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The Perils of Having Children

This morning 6AM found me awake and in bed with both girls, and one of the cats. It was barely light out, but Greg was already out of the house getting some exercise. I definitely could have slept longer but Vera woke promptly at 6 to jump in bed with me and Jules. I tried to close my eyes and keep sleeping anyway but the cat was purring on my head, Juliette was pulling on my shirt and Veronica was jumping up and down making funny faces for her sister. A pretty typical Monday morning in my house.

In the midst of all of it I suddenly flashed back to six years ago, to the brief year in which I lived alone in Venice. Memories of going to bed alone in my little apartment flickered through my mind like a movie reel: me locking the door at night, brushing my teeth and climbing into bed all alone. And then waking up alone, stretching beneath the sheets and pushing my way out of bed on my terms, speaking to no one except the cats as I washed my face, made coffee, opened the deck doors to the morning sunshine.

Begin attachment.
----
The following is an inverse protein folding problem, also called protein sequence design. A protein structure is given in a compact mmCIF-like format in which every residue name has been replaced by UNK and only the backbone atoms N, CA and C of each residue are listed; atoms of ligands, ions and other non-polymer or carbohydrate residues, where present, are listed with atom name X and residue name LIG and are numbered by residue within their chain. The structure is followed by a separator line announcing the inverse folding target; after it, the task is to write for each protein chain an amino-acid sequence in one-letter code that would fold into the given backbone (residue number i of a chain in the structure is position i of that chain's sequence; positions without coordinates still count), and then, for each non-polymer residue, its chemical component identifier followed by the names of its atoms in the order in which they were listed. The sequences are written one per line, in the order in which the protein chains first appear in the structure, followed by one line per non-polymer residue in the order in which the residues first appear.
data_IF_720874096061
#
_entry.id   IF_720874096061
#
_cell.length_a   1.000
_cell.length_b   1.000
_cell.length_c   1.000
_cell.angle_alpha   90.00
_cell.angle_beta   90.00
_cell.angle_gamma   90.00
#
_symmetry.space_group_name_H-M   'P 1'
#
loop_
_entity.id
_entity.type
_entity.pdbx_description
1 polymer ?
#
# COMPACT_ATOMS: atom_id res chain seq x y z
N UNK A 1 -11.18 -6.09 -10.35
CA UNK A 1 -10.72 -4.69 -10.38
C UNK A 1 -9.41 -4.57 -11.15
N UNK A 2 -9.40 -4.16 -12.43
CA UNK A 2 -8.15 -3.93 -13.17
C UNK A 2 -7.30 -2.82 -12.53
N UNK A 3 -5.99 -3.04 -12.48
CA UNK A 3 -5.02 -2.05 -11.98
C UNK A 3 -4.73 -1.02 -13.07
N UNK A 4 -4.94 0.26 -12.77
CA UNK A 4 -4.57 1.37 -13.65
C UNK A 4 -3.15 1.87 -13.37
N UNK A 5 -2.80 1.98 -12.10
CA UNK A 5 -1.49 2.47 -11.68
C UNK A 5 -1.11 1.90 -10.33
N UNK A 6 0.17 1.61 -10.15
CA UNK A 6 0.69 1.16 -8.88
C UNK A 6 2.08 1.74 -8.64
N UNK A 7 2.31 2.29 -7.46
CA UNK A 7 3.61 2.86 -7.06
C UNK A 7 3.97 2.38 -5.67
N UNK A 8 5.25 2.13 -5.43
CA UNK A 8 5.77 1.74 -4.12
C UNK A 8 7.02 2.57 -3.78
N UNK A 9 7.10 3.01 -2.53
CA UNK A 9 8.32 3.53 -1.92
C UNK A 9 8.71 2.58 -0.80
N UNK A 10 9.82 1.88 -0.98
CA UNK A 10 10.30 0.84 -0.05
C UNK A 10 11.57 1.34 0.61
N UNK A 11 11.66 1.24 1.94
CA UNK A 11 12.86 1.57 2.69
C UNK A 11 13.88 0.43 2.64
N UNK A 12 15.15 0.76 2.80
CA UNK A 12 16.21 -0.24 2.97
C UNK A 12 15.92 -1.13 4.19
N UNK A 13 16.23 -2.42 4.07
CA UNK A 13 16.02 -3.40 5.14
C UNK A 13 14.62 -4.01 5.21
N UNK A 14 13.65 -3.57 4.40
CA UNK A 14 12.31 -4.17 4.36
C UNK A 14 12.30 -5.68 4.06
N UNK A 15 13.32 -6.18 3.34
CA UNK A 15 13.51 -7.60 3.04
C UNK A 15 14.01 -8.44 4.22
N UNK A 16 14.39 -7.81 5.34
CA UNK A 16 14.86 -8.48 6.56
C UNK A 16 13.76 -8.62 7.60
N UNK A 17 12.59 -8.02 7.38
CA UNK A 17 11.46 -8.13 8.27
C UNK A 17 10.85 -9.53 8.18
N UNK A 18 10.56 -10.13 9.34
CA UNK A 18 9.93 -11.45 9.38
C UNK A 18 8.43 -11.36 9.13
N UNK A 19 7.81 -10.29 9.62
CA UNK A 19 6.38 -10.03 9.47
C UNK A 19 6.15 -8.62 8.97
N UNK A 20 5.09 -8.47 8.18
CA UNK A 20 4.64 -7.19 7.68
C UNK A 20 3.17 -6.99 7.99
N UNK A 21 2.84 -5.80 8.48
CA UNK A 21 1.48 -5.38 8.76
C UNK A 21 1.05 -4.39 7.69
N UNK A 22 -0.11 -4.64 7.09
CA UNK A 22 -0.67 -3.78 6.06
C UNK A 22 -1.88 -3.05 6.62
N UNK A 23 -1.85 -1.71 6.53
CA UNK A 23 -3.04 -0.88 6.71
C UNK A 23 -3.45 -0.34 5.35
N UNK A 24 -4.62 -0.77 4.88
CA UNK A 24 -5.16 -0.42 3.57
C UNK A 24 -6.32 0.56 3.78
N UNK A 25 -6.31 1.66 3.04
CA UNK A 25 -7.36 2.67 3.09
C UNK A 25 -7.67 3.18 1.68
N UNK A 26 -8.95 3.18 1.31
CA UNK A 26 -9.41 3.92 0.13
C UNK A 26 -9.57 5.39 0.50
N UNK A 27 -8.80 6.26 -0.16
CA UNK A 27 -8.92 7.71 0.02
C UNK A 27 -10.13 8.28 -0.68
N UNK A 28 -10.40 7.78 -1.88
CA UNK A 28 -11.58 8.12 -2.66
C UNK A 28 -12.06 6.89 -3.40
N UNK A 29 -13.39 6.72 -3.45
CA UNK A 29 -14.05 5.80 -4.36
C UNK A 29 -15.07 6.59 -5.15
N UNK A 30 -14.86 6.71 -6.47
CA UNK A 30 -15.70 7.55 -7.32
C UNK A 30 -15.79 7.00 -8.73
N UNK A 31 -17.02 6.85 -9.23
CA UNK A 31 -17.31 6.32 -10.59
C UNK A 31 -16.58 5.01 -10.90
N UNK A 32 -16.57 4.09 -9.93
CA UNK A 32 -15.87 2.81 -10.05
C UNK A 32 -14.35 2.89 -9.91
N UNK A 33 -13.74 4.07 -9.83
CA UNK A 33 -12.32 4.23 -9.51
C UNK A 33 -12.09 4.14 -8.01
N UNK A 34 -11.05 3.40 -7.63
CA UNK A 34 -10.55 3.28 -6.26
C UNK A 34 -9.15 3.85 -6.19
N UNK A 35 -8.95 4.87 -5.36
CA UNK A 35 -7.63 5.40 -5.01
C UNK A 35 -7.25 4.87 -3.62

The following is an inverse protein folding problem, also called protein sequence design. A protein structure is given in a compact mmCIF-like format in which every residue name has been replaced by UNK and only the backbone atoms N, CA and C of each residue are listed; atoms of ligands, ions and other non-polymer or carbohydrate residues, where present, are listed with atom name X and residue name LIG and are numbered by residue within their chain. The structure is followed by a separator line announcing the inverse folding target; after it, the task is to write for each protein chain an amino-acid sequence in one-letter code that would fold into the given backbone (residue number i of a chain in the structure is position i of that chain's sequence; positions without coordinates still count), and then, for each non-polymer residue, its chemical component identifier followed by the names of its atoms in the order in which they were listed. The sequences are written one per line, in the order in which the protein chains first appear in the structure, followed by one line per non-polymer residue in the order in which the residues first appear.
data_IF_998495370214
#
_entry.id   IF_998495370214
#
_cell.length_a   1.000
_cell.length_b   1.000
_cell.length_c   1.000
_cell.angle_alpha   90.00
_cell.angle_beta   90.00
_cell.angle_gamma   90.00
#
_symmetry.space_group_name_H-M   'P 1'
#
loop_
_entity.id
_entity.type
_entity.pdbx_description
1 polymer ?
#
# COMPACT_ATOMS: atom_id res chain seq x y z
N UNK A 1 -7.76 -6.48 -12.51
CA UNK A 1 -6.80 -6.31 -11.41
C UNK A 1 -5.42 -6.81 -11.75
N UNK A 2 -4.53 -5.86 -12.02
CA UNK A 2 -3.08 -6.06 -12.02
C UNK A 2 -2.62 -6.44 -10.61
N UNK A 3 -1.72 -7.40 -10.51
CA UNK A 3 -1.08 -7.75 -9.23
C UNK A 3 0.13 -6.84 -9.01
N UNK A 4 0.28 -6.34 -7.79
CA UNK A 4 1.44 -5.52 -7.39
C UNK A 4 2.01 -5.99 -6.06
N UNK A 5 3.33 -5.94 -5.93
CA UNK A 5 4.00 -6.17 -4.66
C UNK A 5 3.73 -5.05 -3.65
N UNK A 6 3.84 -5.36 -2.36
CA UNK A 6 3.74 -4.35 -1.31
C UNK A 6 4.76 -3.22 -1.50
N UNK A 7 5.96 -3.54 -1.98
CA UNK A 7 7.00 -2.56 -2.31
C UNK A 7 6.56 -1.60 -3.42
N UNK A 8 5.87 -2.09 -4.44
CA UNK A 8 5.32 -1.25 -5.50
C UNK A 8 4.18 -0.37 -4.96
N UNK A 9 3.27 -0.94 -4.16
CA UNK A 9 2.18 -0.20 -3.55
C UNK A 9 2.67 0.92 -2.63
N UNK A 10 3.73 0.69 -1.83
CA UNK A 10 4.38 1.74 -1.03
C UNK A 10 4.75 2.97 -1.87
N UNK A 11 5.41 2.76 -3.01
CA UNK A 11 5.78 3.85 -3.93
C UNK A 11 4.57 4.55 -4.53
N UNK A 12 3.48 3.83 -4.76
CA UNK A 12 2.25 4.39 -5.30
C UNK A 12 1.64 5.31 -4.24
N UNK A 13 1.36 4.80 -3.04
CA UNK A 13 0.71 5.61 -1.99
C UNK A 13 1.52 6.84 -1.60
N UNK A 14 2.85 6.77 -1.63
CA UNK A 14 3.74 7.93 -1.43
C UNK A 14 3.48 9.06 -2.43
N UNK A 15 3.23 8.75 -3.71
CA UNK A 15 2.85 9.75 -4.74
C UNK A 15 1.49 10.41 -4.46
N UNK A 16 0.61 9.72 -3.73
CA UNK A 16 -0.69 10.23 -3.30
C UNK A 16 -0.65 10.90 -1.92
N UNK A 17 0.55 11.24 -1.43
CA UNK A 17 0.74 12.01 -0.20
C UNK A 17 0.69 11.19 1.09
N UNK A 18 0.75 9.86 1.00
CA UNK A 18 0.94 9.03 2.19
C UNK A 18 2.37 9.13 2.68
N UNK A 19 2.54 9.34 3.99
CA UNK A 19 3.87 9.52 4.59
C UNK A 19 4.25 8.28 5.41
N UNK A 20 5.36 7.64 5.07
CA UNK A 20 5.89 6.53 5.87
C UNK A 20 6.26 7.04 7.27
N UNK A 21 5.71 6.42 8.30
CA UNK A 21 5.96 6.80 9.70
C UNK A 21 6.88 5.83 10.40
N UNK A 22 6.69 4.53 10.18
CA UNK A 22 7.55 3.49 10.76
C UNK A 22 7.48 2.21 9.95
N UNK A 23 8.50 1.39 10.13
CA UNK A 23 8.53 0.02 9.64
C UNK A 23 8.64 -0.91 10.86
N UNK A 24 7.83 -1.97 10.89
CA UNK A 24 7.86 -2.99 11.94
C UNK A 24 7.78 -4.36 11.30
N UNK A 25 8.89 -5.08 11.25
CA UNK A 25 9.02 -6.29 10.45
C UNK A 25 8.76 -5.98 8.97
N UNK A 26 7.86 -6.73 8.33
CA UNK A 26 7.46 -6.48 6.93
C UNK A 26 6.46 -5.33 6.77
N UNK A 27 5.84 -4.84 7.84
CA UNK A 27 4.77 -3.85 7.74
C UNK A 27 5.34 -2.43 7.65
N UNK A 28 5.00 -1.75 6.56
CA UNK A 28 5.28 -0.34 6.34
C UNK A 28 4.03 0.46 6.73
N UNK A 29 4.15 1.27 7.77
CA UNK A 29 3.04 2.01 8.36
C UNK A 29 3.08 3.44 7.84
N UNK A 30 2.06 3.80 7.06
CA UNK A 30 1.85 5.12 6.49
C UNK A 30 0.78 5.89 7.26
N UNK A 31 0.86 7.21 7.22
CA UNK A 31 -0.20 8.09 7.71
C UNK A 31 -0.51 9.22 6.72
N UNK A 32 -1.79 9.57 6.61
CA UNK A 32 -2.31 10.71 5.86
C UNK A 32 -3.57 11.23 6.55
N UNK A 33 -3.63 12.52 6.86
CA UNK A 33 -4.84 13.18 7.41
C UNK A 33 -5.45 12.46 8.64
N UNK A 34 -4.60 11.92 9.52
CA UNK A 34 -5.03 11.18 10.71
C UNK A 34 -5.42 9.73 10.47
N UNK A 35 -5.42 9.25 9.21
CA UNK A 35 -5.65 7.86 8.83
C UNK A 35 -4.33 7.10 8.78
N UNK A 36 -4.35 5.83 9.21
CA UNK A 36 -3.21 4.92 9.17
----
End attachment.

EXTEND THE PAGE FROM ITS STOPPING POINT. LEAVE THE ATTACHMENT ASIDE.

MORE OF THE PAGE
Sometimes all of it was a little lonely, but mostly it was peaceful.

The thing that I do know is that I could have ever anticipated that just a few short years later my life would be so full. That my bed would be crowded with little girls and cats and a husband, that my heart would be constantly on the verge of drowning in so much love. It actually scares me to think about how quickly things change. Yesterday I was sorting baby clothes, putting away all of the little outfits that Juliette has outgrown already, and doing so with a lump in my throat, knowing that we’re already edging past babyhood, that we’re not going to do this again. We’ve decided that we’re done having kids, a decision I feel good about, but yesterday folding those clothes I felt sad and nostaligic.